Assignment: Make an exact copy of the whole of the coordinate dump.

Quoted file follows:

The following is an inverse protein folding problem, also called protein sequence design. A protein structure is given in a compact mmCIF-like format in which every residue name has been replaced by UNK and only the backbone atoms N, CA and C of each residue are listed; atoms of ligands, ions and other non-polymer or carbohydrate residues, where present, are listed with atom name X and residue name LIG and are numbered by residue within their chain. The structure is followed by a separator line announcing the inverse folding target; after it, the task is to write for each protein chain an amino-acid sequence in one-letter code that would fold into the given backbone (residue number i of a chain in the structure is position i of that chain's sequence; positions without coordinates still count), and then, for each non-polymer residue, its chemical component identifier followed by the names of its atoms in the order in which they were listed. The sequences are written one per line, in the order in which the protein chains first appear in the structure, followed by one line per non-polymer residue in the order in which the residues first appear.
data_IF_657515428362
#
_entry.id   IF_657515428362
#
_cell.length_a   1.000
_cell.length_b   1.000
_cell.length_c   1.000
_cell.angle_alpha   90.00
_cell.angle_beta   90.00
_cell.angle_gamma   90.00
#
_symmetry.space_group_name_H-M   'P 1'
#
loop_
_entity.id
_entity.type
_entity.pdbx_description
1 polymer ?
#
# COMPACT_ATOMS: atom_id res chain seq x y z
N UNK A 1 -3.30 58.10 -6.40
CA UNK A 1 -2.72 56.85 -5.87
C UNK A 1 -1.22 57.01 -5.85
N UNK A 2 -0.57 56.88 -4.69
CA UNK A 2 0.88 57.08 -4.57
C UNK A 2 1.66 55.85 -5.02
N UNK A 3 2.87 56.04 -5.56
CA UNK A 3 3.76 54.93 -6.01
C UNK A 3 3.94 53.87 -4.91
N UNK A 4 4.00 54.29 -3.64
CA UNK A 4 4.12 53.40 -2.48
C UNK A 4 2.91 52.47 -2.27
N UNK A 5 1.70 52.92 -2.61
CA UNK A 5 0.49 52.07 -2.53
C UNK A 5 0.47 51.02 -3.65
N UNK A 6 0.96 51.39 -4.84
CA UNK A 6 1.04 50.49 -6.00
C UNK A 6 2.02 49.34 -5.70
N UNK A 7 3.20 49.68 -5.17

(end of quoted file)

The following is an inverse protein folding problem, also called protein sequence design. A protein structure is given in a compact mmCIF-like format in which every residue name has been replaced by UNK and only the backbone atoms N, CA and C of each residue are listed; atoms of ligands, ions and other non-polymer or carbohydrate residues, where present, are listed with atom name X and residue name LIG and are numbered by residue within their chain. The structure is followed by a separator line announcing the inverse folding target; after it, the task is to write for each protein chain an amino-acid sequence in one-letter code that would fold into the given backbone (residue number i of a chain in the structure is position i of that chain's sequence; positions without coordinates still count), and then, for each non-polymer residue, its chemical component identifier followed by the names of its atoms in the order in which they were listed. The sequences are written one per line, in the order in which the protein chains first appear in the structure, followed by one line per non-polymer residue in the order in which the residues first appear.
data_IF_657515428362
#
_entry.id   IF_657515428362
#
_cell.length_a   1.000
_cell.length_b   1.000
_cell.length_c   1.000
_cell.angle_alpha   90.00
_cell.angle_beta   90.00
_cell.angle_gamma   90.00
#
_symmetry.space_group_name_H-M   'P 1'
#
loop_
_entity.id
_entity.type
_entity.pdbx_description
1 polymer ?
#
# COMPACT_ATOMS: atom_id res chain seq x y z
N UNK A 1 -3.30 58.10 -6.40
CA UNK A 1 -2.72 56.85 -5.87
C UNK A 1 -1.22 57.01 -5.85
N UNK A 2 -0.57 56.88 -4.69
CA UNK A 2 0.88 57.08 -4.57
C UNK A 2 1.66 55.85 -5.02
N UNK A 3 2.87 56.04 -5.56
CA UNK A 3 3.76 54.93 -6.01
C UNK A 3 3.94 53.87 -4.91
N UNK A 4 4.00 54.29 -3.64
CA UNK A 4 4.12 53.40 -2.48
C UNK A 4 2.91 52.47 -2.27
N UNK A 5 1.70 52.92 -2.61
CA UNK A 5 0.49 52.07 -2.53
C UNK A 5 0.47 51.02 -3.65
N UNK A 6 0.96 51.39 -4.84
CA UNK A 6 1.04 50.49 -6.00
C UNK A 6 2.02 49.34 -5.70
N UNK A 7 3.20 49.68 -5.17